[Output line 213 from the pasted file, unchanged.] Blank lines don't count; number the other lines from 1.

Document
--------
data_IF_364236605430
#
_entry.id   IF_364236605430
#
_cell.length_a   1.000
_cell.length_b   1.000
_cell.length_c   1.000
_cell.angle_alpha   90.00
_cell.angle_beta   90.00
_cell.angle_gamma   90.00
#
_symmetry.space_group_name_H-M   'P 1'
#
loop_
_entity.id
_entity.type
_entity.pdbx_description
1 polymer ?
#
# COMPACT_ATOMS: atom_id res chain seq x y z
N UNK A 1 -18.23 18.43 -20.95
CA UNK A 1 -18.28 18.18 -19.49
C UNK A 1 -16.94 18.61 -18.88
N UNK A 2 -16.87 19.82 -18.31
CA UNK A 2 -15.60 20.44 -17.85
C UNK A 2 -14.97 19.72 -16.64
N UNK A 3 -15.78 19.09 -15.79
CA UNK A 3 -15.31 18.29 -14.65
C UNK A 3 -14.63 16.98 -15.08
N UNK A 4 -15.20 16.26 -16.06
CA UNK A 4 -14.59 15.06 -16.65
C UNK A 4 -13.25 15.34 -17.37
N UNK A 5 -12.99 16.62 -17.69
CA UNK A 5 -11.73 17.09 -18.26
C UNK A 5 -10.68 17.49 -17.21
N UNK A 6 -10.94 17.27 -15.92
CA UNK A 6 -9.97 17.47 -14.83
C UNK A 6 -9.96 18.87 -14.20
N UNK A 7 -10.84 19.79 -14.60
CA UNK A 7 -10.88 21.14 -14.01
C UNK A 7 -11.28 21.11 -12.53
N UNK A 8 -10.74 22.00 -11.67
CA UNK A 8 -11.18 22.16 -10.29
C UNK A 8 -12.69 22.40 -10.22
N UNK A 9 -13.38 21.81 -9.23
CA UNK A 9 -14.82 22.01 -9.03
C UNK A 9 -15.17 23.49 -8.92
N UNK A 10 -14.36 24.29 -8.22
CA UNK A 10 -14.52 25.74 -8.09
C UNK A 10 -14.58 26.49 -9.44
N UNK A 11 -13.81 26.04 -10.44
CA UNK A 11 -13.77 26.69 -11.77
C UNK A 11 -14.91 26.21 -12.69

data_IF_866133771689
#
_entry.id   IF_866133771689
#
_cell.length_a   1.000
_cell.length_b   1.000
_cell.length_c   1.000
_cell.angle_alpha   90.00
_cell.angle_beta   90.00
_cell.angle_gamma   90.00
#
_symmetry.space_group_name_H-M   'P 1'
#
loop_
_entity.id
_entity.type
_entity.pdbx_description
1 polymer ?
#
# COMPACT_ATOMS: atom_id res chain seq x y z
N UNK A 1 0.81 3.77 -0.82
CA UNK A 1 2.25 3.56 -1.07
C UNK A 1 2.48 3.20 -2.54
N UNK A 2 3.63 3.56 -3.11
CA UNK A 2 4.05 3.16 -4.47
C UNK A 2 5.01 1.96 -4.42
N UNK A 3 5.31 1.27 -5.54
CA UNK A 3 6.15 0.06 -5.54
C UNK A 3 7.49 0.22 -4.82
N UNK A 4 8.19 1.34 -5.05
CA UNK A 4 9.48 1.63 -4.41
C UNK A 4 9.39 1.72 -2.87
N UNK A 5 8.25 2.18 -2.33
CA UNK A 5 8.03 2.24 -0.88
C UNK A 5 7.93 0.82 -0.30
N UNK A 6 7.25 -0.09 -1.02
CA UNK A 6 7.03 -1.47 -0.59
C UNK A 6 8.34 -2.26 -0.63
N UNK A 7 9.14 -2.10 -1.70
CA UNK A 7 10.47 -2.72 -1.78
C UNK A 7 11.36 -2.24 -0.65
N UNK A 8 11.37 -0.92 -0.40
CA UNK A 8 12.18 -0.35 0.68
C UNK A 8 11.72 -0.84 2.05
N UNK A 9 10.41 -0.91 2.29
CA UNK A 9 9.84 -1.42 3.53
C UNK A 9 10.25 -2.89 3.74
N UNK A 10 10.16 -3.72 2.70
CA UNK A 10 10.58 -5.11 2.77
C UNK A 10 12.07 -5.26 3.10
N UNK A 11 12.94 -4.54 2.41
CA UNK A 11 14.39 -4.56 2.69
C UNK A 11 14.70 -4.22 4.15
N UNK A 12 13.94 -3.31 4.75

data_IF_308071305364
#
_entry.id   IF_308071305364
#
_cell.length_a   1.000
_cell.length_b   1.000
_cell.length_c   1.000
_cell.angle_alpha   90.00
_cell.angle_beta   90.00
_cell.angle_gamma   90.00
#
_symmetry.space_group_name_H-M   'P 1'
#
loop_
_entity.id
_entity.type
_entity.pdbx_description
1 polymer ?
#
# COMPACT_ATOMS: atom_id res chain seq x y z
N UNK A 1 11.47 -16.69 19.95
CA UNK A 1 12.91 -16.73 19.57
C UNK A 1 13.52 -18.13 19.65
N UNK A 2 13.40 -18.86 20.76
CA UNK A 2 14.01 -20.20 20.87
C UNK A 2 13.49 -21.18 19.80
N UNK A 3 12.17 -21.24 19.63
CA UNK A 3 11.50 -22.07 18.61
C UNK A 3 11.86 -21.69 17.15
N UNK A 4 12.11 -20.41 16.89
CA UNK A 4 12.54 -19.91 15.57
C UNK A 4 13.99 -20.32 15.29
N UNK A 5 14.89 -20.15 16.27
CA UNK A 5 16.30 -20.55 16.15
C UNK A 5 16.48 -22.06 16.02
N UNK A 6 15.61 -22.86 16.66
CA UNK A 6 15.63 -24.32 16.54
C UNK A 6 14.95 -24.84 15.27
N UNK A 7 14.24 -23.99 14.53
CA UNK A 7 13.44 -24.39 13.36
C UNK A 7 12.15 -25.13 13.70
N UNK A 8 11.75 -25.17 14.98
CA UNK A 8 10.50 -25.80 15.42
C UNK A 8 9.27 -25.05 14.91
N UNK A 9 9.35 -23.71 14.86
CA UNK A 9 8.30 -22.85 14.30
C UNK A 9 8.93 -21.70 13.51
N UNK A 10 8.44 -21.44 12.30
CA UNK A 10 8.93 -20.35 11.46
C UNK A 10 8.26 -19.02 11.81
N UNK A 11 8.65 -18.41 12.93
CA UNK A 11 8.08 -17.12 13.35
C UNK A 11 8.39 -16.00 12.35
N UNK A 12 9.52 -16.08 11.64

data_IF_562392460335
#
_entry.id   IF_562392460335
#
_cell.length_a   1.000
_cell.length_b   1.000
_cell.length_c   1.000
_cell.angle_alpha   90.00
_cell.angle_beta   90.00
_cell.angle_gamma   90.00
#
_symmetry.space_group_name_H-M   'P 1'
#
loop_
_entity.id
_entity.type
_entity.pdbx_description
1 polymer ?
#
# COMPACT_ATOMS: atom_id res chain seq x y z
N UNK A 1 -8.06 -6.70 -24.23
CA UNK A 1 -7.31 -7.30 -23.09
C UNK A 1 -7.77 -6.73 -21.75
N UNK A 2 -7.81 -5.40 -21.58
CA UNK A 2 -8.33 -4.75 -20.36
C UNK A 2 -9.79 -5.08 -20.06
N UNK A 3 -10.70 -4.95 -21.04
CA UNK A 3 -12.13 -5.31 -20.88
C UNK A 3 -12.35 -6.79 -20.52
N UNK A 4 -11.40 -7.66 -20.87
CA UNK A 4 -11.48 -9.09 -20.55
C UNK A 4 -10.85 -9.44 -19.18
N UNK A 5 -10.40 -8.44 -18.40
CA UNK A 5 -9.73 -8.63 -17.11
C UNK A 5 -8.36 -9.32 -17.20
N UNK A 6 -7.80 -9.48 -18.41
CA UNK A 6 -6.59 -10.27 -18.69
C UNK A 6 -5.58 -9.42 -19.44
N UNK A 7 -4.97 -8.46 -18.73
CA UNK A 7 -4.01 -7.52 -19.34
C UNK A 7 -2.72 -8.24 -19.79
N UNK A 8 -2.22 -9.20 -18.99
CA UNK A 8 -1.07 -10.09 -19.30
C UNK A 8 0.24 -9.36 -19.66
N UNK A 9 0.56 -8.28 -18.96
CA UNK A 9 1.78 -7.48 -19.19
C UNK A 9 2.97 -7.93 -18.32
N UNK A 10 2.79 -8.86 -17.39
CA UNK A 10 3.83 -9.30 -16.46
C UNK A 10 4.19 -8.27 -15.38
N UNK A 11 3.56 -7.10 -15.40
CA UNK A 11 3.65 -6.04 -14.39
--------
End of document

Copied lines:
CA UNK A 11 3.65 -6.04 -14.39